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Level lines as shown at 12, 14, 16, etc., are now drawn from the point of intersection of frame with diagonals 1 and 2, and the half-breadths taken off at these levels and finally faired-up on half-breadth, when it will be found that the resulting horizontal ribband line, besides acting as a check on the fairness of the diagonals, will show the "wind” of the shell plating wrapping into oxter and body post and insuring a natural “ snye chance of “gather” or unfairness.

The oxter underneath the ship's counter may be faired in a similar manner.

" without any

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CHAPTER III.

THE PREPARATION OF SPECIFICATIONS.

Too much care cannot be expended in the drafting of the bull specification. Clearness and conciseness should be aimed at consistent with an embodiment of all details of hull, fittings, and outfits supposed to be supplied, and all repetition or ambiguity of phraseology carefully avoided. Hampering restrictions should be left out. Know your requirements and state them distinctly. As in all other ship construction work, it will pay to have a definite routive or system in which to draft the specification. Of course, it is obviously impossible to have a standard specification which shall apply to all ships, as vessels are so diverse in their types, design, construction, and equipment as to make this an impossibility. But by keeping a routine list of headings of paragraphs before one, and taking these in rotation when drafting the clauses, the liability to omit important requirements is reduced to a minimum, besides the saving in time and distraction of thoughts through having to recollect what comes next. For this purpose the following headings have been selected which will apply to ordinary vessels. Of course, for special types these will require modifications and additions which will suggest themselves.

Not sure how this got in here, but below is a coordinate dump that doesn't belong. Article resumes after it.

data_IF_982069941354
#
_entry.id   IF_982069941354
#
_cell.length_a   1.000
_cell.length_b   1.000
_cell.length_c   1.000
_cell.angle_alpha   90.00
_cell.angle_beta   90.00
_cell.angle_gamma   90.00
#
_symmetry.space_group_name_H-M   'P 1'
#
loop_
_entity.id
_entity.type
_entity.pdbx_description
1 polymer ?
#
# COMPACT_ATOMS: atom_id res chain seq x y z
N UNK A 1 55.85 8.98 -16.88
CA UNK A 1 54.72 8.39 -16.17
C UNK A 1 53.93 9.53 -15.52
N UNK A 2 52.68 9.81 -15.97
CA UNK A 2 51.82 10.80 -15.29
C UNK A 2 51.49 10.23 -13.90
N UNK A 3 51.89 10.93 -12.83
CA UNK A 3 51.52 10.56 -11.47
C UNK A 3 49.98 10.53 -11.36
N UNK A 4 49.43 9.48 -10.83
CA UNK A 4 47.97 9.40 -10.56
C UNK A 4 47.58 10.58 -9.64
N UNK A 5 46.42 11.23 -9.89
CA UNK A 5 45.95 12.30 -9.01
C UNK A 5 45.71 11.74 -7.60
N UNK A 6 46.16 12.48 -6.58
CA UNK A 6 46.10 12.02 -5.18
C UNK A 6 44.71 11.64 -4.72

Specification Headings.

Title giving type of vessel.

character of erections, 1. Dimensions, moulded

number of masts. Numlength, breadth and

ber of passengers, dedepth, depth of hold, load scription of housing of draft and deadweight.

passengers, officers, and 2. Classification. The Govern

crew.

Nature of cargo ment laws to which the

and handling appliances. vessel and her equipment Location of machinery, are to conform, also full and any special features particulars of the class

of the vessel. she is to take at the 4. Material of hull and rivets. Classification Society 5. Keel, and centre girder in concerned.

double bottom ships. 3. General Description. Type 6. Bilge or side fenders and of stem and stern,

mouldings, docking keels. number of decks, laid or 7. Stem. otherwise, length and 8. Stern frame.

and spars.

ships,

9. Shaft brackets.

38. Machinery Foundations ; 10. Rudder and stock (also main, auxiliary and deck trunk and bearing).

machinery, also boiler 11. Shell plating.

saddles and shaft and 12. Inner bottom, including thrust bearing seats.

plating, side girders, 39. Sheet steel bulkheads.

Foors and margin plate. 40. Steel deck houses, other 13. Scantling in machinery

than erections. space.

41. Bridges, navigating or dock14. Peak tanks.

ing. 15. Deep tanks.

42. Steel masts. 16. F. W. storage tanks.

43. Steel kingposts. 17. Steel decks and flats.

44. Steel derricks, spars, etc. 18. Transverse bulkheads.